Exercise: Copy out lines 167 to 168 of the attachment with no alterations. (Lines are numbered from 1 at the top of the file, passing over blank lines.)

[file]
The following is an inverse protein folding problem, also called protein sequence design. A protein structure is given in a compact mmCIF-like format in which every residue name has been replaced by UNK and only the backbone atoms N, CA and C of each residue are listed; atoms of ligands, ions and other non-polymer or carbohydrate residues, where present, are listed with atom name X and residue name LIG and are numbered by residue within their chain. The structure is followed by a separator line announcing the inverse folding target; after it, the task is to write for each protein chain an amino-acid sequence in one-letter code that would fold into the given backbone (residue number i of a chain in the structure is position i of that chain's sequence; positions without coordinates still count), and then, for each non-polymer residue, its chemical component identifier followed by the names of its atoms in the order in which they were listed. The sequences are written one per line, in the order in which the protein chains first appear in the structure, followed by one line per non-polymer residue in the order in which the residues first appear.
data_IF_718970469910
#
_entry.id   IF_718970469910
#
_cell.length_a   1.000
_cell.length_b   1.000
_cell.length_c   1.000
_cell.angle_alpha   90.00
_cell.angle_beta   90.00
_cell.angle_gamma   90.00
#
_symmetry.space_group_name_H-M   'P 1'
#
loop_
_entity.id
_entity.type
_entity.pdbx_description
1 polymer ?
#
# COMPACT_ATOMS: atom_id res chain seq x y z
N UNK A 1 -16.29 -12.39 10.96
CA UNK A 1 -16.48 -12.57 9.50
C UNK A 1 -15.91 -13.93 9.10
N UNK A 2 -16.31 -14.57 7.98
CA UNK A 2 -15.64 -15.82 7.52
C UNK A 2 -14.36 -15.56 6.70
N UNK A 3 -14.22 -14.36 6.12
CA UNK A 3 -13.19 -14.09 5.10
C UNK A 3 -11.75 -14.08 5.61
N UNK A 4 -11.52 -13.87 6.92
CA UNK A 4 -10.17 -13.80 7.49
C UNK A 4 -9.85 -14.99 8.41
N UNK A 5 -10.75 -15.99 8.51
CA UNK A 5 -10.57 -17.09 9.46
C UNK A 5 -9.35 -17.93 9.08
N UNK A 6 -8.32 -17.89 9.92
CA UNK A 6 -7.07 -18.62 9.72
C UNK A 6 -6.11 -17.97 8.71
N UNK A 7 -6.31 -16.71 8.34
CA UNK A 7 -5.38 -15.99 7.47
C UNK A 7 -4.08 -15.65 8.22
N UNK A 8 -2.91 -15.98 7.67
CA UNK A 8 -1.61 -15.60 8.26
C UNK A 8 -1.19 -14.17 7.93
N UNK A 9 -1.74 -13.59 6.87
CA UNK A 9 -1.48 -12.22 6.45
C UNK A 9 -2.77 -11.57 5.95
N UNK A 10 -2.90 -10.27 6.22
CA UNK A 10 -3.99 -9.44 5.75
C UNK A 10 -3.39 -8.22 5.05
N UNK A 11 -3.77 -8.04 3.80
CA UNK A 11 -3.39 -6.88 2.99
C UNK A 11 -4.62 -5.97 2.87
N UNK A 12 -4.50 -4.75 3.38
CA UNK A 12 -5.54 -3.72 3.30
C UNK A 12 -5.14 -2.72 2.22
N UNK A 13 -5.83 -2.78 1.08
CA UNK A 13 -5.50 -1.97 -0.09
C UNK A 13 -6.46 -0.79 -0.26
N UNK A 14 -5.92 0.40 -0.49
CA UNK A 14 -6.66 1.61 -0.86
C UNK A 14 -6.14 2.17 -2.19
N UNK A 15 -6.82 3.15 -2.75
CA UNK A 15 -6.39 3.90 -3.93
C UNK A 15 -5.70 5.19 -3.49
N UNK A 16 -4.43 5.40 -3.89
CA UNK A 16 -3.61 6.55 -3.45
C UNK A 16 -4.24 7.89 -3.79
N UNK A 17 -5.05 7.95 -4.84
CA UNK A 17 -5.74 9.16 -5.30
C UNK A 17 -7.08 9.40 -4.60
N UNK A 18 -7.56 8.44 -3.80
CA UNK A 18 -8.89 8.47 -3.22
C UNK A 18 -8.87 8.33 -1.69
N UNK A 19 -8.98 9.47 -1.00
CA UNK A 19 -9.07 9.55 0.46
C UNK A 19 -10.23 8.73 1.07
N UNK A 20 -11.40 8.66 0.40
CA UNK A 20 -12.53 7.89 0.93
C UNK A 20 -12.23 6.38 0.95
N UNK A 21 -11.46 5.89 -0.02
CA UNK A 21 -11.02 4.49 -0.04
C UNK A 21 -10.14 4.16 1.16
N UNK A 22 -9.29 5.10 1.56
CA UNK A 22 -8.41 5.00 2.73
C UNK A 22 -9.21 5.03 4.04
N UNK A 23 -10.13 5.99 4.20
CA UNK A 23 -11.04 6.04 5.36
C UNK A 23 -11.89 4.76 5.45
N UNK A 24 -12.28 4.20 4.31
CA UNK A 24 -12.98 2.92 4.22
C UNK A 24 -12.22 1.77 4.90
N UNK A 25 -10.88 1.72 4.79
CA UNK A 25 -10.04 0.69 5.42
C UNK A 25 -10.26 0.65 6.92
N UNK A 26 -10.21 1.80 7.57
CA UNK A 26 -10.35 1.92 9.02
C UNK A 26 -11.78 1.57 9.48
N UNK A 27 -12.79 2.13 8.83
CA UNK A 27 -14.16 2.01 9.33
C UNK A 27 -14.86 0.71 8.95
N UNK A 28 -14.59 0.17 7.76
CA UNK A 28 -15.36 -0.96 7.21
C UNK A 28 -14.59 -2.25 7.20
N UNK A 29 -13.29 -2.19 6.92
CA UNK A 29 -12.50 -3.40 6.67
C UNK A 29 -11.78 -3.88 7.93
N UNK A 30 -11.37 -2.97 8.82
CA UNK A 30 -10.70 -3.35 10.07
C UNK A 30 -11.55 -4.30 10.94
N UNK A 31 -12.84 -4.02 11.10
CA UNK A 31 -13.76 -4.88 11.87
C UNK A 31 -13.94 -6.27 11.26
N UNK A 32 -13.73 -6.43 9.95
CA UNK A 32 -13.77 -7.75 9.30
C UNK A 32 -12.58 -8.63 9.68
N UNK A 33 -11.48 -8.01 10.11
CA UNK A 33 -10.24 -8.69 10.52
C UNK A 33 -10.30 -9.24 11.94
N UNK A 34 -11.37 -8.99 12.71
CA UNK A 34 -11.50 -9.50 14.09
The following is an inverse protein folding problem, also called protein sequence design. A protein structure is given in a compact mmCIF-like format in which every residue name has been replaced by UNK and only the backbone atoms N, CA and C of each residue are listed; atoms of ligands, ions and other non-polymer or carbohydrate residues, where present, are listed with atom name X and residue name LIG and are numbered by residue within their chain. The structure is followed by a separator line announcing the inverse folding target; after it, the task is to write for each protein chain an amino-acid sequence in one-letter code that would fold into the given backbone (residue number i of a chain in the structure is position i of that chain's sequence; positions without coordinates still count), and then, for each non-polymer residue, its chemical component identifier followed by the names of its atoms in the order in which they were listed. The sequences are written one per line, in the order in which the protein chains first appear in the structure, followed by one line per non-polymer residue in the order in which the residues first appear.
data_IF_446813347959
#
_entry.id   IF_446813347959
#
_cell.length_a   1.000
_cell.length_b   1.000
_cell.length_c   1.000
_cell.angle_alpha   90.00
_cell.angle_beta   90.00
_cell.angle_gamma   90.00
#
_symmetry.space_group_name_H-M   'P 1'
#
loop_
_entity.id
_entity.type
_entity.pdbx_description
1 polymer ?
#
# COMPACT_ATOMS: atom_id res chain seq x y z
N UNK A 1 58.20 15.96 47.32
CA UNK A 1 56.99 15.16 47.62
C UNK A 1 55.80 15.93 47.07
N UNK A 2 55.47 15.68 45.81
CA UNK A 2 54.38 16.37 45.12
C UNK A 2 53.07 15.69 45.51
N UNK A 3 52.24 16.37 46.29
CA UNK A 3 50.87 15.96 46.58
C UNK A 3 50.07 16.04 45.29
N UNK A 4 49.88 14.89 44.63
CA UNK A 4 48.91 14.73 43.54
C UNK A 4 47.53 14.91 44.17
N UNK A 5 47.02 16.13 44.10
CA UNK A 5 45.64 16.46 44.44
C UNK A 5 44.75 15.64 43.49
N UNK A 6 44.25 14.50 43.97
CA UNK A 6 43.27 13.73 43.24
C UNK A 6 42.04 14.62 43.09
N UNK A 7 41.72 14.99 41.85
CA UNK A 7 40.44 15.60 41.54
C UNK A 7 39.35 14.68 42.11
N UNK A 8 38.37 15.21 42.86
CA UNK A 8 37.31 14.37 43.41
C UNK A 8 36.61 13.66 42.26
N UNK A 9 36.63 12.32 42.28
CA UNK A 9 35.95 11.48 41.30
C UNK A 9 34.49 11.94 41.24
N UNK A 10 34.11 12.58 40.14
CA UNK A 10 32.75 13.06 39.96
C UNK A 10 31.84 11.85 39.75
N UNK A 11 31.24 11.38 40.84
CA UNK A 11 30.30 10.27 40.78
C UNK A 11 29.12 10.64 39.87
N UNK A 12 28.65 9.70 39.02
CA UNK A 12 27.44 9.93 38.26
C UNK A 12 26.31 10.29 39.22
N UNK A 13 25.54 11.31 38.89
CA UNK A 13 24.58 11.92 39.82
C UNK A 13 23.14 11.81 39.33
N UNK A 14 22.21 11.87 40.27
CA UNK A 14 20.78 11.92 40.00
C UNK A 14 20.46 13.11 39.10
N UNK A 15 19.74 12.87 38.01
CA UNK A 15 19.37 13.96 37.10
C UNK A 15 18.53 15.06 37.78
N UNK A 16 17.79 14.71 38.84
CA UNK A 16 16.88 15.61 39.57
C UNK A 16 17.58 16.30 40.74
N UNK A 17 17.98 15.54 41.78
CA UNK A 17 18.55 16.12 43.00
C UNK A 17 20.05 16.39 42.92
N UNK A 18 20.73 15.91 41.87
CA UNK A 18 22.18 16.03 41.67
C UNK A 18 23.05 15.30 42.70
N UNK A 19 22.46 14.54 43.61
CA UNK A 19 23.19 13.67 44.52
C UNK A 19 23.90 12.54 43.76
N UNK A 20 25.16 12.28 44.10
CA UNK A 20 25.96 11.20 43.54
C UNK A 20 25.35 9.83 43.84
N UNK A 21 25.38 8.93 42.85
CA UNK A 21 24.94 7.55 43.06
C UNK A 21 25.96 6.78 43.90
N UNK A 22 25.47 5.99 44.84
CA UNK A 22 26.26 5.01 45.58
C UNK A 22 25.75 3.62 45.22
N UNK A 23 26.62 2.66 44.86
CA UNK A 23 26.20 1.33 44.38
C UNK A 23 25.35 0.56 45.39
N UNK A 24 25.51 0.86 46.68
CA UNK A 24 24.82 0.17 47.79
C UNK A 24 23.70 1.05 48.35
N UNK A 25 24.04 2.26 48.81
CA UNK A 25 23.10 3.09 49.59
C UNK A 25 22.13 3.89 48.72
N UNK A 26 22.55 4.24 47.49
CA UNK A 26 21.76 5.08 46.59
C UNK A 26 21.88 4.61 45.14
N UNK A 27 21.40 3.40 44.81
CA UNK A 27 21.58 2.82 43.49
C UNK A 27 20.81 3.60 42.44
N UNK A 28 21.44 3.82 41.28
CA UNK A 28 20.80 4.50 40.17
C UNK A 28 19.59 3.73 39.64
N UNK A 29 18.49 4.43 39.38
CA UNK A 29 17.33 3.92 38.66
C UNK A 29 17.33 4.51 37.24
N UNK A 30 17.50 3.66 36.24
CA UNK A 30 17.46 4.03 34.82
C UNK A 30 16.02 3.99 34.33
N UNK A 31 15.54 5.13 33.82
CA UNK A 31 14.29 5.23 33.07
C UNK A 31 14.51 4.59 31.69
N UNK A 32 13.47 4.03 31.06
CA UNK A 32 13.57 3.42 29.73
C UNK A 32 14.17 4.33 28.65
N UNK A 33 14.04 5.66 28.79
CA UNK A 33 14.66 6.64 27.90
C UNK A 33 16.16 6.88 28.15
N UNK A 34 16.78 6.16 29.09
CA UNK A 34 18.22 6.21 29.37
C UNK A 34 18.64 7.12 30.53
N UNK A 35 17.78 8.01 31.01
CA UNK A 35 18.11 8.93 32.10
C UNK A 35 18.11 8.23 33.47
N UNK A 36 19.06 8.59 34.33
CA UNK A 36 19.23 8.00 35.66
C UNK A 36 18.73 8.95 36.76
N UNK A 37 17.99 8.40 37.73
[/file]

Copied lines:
C UNK A 8 36.61 13.66 42.26
N UNK A 9 36.63 12.32 42.28